Atoms which radiate light of a particular frequency also absorb light of that frequence. In 1868 an English astronomer was using a spectrometer to analyse light from the Sun and noticed that one spectral line was missing. He concluded that this was because an element present in the Sun was absorbing light of this frequency. This element had never been found on the Earth, so he called it helium after Helios the Greek Sun God, but with the -ium ending because the frequency of its spectral line made him think it was a metal, like sodium, calcium, lithium, potassium etc. It is in fact a gas, and is the second commonest element in the Universe, having been created in the immediate aftermath of the Big Bang. It does exist in minute quantities in the Earth's atmosphere but it was not identified on the Earth until 1895. Once it was realised it was a gas they tried to change its name to helon, to go with argon, neon, xenon etc, but the name stuck. There is more about helium on another Page of this Web Site which deals with its use in balloons and airships - to link to it please click here To helium and balloons

The Doppler Effect

When we are considering light, or any other radiation, sometimes it is most helpful to think about the rays of light, travelling in straight lines. However sometimes it is more helpful if we think about the light waves spreading out in a circular pattern from the light source, like the ripples spreading out in circles on the surface of a pond when we drop a small stone into it.

If a light source is producing light of a certain frequency and is a certain distance from us and is not moving then the wave fronts it is emitting will reach us at the frequency of the light. If however the light source is moving towards us, in the time it takes one wave front to reach us the light source will have moved closer to us so the next wave front will have less far to travel and will arrive more quickly. This means that the time interval between successive wave fronts reaching us will be less so the light will appear to be a higher frequency. Similarly if the light source is moving away from us the light will appear to be a lower frequency.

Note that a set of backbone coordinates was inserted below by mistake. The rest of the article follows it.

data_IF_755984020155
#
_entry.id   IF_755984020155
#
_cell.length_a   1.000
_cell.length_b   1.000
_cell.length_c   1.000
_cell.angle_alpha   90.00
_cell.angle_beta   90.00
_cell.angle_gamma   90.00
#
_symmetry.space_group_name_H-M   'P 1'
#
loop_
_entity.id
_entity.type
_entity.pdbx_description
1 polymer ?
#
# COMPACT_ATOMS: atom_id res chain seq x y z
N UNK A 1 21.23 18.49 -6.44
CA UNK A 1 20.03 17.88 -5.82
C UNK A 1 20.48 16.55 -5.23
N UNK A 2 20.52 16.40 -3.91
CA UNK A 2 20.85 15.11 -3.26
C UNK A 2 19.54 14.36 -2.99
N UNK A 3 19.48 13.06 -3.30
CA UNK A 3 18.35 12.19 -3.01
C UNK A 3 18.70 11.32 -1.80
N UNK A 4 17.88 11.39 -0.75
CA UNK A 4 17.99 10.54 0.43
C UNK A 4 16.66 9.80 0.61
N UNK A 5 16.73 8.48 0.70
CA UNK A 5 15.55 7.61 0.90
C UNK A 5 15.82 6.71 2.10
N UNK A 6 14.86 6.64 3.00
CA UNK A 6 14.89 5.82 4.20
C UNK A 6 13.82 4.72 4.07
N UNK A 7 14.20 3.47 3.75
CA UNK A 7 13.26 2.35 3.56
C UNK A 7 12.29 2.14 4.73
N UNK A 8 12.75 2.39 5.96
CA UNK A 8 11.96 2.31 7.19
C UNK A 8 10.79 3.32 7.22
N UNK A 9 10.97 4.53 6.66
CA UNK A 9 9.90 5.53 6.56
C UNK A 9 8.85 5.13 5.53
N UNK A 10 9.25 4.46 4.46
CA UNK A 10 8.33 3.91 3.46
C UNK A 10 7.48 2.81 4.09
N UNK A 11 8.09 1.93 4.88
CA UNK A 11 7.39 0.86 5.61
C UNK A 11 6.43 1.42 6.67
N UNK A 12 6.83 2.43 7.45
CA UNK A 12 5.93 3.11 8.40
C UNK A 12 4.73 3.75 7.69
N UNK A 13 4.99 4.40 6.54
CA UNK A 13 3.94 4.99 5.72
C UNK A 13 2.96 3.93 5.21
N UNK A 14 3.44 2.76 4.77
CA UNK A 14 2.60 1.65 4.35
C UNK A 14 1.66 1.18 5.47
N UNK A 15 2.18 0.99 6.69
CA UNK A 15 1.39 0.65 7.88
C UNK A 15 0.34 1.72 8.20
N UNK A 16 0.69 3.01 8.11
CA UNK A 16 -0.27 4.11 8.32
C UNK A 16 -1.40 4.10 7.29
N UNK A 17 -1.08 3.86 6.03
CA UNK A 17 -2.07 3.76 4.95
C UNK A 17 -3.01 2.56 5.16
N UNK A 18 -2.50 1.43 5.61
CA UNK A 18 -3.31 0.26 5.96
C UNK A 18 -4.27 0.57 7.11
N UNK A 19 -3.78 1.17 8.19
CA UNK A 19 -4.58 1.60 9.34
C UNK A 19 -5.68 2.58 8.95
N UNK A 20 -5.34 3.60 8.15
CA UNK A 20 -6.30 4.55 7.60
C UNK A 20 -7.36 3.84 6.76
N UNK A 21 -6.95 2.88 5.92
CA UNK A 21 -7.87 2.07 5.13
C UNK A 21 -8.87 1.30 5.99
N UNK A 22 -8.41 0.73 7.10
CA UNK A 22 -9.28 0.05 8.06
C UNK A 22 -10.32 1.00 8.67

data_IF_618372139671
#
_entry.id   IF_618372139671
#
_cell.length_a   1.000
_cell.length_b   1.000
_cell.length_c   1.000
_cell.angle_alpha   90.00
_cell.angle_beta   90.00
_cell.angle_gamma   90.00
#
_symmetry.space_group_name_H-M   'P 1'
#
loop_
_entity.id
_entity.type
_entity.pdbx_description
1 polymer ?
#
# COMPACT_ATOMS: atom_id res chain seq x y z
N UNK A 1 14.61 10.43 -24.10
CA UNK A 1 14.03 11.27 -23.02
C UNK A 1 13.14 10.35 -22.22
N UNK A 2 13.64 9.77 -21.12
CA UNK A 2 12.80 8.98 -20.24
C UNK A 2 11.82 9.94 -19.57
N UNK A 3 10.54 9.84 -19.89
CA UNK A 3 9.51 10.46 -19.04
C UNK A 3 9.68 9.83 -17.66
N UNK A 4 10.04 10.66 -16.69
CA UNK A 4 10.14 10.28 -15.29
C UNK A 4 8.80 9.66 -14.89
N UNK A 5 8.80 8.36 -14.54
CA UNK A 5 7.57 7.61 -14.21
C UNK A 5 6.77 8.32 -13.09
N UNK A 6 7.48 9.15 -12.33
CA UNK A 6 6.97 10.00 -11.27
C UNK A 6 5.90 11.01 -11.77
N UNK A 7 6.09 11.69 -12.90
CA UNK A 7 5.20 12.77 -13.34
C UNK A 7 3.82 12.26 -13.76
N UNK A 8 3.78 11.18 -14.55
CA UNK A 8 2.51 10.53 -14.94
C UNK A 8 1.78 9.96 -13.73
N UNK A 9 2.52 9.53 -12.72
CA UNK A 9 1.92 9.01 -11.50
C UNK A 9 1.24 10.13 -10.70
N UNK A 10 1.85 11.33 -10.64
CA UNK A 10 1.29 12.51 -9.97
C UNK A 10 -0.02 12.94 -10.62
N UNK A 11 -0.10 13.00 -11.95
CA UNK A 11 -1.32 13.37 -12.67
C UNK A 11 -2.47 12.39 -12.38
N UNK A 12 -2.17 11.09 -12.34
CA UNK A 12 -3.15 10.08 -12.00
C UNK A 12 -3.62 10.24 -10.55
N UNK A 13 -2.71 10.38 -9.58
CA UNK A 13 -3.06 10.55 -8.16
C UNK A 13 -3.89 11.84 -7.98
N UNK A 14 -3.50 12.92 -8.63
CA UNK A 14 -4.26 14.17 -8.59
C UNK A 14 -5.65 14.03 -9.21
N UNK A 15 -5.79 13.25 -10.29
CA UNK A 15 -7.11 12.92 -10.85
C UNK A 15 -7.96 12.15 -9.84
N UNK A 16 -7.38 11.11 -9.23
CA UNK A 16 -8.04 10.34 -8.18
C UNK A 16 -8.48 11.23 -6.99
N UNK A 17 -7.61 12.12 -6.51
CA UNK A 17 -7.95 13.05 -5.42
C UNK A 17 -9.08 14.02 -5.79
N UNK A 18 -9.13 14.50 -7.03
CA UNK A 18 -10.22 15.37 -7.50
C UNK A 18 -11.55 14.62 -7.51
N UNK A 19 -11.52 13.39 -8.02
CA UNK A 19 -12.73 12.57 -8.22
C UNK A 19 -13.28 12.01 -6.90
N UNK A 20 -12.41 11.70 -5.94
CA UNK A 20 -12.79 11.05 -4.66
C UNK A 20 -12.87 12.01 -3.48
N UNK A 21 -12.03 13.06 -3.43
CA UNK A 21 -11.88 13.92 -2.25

Doppler Effect

This is called the Doppler Effect, and is why when a train goes through a station sounding its whistle the pitch of the sound changes as it passes us.

In astronomy the distant galaxies are moving away from us at very great speeds. This means that the light they are emitting appears to be a lower frequency, shifted towards the red end of the spectrum. By measuring the red shift we can work out the speed at which the galaxies are moving away from us.

Sir Isaac Newton and the Colours of the Rainbow

The first European to publish an account of the rainbow was Sir Isaac Newton (1642 - 1727). Most people give him the credit for this explanation, but in fact almost everything Newton wrote in his Theory of Optics had been discovered six hundred years earlier, by the 11th century Arab mathematician al-Haytham. (Newton was familiar with his work.)

We see a rainbow when rays of sunlight that have been both reflected and refracted by raindrops enter the eye. This diagram shows only the rays which produce the rainbow.